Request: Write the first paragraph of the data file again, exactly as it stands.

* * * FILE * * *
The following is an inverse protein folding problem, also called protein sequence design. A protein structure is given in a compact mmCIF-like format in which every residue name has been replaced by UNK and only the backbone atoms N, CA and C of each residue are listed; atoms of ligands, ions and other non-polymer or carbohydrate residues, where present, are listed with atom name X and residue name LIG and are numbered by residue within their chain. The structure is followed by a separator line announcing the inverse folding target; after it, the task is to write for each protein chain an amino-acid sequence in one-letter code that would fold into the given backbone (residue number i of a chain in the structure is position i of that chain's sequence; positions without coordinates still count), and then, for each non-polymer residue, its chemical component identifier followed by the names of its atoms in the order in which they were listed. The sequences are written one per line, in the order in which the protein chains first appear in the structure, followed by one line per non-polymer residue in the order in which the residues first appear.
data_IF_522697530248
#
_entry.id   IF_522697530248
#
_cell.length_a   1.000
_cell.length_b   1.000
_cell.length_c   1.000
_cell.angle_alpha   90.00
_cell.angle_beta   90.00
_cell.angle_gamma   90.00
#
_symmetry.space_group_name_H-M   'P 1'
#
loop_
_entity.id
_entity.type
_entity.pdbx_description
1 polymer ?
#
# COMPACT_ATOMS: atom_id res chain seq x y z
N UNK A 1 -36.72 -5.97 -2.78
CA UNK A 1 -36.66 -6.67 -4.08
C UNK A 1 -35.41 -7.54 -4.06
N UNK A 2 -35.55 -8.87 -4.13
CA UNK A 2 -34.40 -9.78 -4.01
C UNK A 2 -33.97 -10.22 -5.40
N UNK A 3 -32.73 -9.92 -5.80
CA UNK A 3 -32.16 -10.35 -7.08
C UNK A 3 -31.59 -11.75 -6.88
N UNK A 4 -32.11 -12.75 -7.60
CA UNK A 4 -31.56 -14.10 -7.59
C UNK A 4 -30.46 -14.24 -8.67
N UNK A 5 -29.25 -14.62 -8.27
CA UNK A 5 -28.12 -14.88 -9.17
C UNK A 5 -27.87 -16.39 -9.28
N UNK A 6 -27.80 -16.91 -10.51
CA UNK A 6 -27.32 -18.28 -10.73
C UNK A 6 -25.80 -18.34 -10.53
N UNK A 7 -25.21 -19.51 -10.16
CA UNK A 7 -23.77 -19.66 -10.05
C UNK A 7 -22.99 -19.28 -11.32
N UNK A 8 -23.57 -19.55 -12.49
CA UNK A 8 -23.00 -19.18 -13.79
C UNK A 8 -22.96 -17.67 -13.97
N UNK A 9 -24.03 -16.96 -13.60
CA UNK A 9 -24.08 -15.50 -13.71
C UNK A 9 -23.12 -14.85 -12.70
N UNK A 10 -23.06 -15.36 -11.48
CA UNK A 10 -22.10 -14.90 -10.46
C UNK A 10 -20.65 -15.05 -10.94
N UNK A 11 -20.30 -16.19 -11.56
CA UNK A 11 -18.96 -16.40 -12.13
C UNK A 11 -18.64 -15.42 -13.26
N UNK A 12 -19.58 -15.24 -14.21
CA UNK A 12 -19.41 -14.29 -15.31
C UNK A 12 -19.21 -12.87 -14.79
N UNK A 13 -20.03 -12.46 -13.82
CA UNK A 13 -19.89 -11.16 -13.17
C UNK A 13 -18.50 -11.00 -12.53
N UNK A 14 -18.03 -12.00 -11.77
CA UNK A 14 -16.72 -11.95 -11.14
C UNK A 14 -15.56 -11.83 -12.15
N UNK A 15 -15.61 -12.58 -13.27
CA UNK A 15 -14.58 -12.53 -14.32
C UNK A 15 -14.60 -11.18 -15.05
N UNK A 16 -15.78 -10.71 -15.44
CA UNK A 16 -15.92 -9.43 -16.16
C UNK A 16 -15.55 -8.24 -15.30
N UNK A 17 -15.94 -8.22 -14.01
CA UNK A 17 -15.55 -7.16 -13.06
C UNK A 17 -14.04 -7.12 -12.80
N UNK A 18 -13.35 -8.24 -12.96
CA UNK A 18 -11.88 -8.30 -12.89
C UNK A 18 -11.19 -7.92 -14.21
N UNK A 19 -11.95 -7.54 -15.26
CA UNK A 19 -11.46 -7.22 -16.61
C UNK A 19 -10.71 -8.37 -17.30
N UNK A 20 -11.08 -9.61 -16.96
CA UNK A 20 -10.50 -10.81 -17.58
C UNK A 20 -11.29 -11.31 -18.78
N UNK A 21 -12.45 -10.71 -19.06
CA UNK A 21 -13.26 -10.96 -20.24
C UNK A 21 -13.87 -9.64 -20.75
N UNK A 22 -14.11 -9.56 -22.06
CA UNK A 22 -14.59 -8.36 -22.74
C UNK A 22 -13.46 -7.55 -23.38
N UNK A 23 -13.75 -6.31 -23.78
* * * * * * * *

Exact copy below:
The following is an inverse protein folding problem, also called protein sequence design. A protein structure is given in a compact mmCIF-like format in which every residue name has been replaced by UNK and only the backbone atoms N, CA and C of each residue are listed; atoms of ligands, ions and other non-polymer or carbohydrate residues, where present, are listed with atom name X and residue name LIG and are numbered by residue within their chain. The structure is followed by a separator line announcing the inverse folding target; after it, the task is to write for each protein chain an amino-acid sequence in one-letter code that would fold into the given backbone (residue number i of a chain in the structure is position i of that chain's sequence; positions without coordinates still count), and then, for each non-polymer residue, its chemical component identifier followed by the names of its atoms in the order in which they were listed. The sequences are written one per line, in the order in which the protein chains first appear in the structure, followed by one line per non-polymer residue in the order in which the residues first appear.